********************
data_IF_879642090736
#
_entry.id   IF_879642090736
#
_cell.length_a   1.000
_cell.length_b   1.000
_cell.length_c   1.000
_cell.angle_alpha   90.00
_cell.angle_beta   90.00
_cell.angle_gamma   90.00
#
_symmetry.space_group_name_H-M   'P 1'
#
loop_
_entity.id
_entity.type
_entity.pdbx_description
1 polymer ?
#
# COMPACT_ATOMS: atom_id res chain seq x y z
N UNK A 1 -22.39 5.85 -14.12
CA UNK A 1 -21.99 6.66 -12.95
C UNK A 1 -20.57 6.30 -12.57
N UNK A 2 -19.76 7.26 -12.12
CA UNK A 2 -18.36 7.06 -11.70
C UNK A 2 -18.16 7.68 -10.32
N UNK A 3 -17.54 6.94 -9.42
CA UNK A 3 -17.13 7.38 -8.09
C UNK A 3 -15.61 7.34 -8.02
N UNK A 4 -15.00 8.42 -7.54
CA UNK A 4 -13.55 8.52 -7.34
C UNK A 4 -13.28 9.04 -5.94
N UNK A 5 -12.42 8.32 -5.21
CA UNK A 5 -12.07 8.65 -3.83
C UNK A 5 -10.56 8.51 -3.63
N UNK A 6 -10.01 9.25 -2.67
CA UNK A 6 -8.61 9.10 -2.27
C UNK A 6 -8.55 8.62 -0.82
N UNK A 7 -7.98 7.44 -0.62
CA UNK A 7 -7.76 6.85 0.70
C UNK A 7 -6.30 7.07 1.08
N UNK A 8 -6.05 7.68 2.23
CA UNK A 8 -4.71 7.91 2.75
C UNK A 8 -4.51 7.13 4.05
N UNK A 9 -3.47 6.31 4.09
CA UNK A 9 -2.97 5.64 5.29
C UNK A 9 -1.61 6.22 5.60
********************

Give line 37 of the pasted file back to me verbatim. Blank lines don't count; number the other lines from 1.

CA UNK A 6 -8.61 9.10 -2.27